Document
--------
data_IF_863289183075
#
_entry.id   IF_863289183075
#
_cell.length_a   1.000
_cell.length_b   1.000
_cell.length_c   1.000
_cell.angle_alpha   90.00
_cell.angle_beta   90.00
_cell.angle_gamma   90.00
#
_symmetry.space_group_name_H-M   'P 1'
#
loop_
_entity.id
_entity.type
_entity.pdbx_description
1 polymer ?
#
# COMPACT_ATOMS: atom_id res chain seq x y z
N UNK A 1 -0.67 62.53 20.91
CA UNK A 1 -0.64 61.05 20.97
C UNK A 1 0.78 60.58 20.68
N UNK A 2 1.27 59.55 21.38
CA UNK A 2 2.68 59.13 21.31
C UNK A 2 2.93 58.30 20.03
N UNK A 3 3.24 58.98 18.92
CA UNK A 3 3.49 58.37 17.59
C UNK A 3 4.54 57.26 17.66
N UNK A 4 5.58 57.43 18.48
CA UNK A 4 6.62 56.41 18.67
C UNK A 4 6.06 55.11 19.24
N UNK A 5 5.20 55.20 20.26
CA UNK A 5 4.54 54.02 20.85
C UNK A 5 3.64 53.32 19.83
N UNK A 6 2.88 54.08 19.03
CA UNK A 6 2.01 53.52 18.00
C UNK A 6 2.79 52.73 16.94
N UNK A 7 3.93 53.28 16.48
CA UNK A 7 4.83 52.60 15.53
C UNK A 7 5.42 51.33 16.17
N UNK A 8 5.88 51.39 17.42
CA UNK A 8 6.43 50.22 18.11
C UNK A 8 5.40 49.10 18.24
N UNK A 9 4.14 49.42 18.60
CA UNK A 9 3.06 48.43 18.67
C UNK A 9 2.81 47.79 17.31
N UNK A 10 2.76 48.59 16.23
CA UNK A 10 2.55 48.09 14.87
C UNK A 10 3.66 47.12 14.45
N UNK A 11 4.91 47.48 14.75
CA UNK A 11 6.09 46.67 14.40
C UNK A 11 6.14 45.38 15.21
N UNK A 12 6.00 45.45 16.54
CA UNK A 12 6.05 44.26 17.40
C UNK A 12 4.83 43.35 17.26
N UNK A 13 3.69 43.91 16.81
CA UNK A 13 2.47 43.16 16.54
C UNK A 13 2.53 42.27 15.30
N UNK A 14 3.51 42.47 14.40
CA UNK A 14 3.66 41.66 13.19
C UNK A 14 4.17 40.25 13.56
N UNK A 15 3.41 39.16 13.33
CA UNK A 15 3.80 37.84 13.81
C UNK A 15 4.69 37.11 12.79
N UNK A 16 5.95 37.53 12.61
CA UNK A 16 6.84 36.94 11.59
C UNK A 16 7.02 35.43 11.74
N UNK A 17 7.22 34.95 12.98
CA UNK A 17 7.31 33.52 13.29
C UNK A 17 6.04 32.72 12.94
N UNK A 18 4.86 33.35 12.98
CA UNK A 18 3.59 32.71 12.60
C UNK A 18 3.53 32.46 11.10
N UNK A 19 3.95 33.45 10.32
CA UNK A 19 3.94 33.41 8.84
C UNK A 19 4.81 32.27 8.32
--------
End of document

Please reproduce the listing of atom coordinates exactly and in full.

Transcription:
data_IF_863289183075
#
_entry.id   IF_863289183075
#
_cell.length_a   1.000
_cell.length_b   1.000
_cell.length_c   1.000
_cell.angle_alpha   90.00
_cell.angle_beta   90.00
_cell.angle_gamma   90.00
#
_symmetry.space_group_name_H-M   'P 1'
#
loop_
_entity.id
_entity.type
_entity.pdbx_description
1 polymer ?
#
# COMPACT_ATOMS: atom_id res chain seq x y z
N UNK A 1 -0.67 62.53 20.91
CA UNK A 1 -0.64 61.05 20.97
C UNK A 1 0.78 60.58 20.68
N UNK A 2 1.27 59.55 21.38
CA UNK A 2 2.68 59.13 21.31
C UNK A 2 2.93 58.30 20.03
N UNK A 3 3.24 58.98 18.92
CA UNK A 3 3.49 58.37 17.59
C UNK A 3 4.54 57.26 17.66
N UNK A 4 5.58 57.43 18.48
CA UNK A 4 6.62 56.41 18.67
C UNK A 4 6.06 55.11 19.24
N UNK A 5 5.20 55.20 20.26
CA UNK A 5 4.54 54.02 20.85
C UNK A 5 3.64 53.32 19.83
N UNK A 6 2.88 54.08 19.03
CA UNK A 6 2.01 53.52 18.00
C UNK A 6 2.79 52.73 16.94
N UNK A 7 3.93 53.28 16.48
CA UNK A 7 4.83 52.60 15.53
C UNK A 7 5.42 51.33 16.17
N UNK A 8 5.88 51.39 17.42
CA UNK A 8 6.43 50.22 18.11
C UNK A 8 5.40 49.10 18.24
N UNK A 9 4.14 49.42 18.60
CA UNK A 9 3.06 48.43 18.67
C UNK A 9 2.81 47.79 17.31
N UNK A 10 2.76 48.59 16.23
CA UNK A 10 2.55 48.09 14.87
C UNK A 10 3.66 47.12 14.45
N UNK A 11 4.91 47.48 14.75
CA UNK A 11 6.09 46.67 14.40
C UNK A 11 6.14 45.38 15.21
N UNK A 12 6.00 45.45 16.54
CA UNK A 12 6.05 44.26 17.40
C UNK A 12 4.83 43.35 17.26
N UNK A 13 3.69 43.91 16.81
CA UNK A 13 2.47 43.16 16.54
C UNK A 13 2.53 42.27 15.30
N UNK A 14 3.51 42.47 14.40
CA UNK A 14 3.66 41.66 13.19
C UNK A 14 4.17 40.25 13.56
N UNK A 15 3.41 39.16 13.33
CA UNK A 15 3.80 37.84 13.81
C UNK A 15 4.69 37.11 12.79
N UNK A 16 5.95 37.53 12.61
CA UNK A 16 6.84 36.94 11.59
C UNK A 16 7.02 35.43 11.74
N UNK A 17 7.22 34.95 12.98
CA UNK A 17 7.31 33.52 13.29
C UNK A 17 6.04 32.72 12.94
N UNK A 18 4.86 33.35 12.98
CA UNK A 18 3.59 32.71 12.60
C UNK A 18 3.53 32.46 11.10
N UNK A 19 3.95 33.45 10.32
CA UNK A 19 3.94 33.41 8.84
C UNK A 19 4.81 32.27 8.32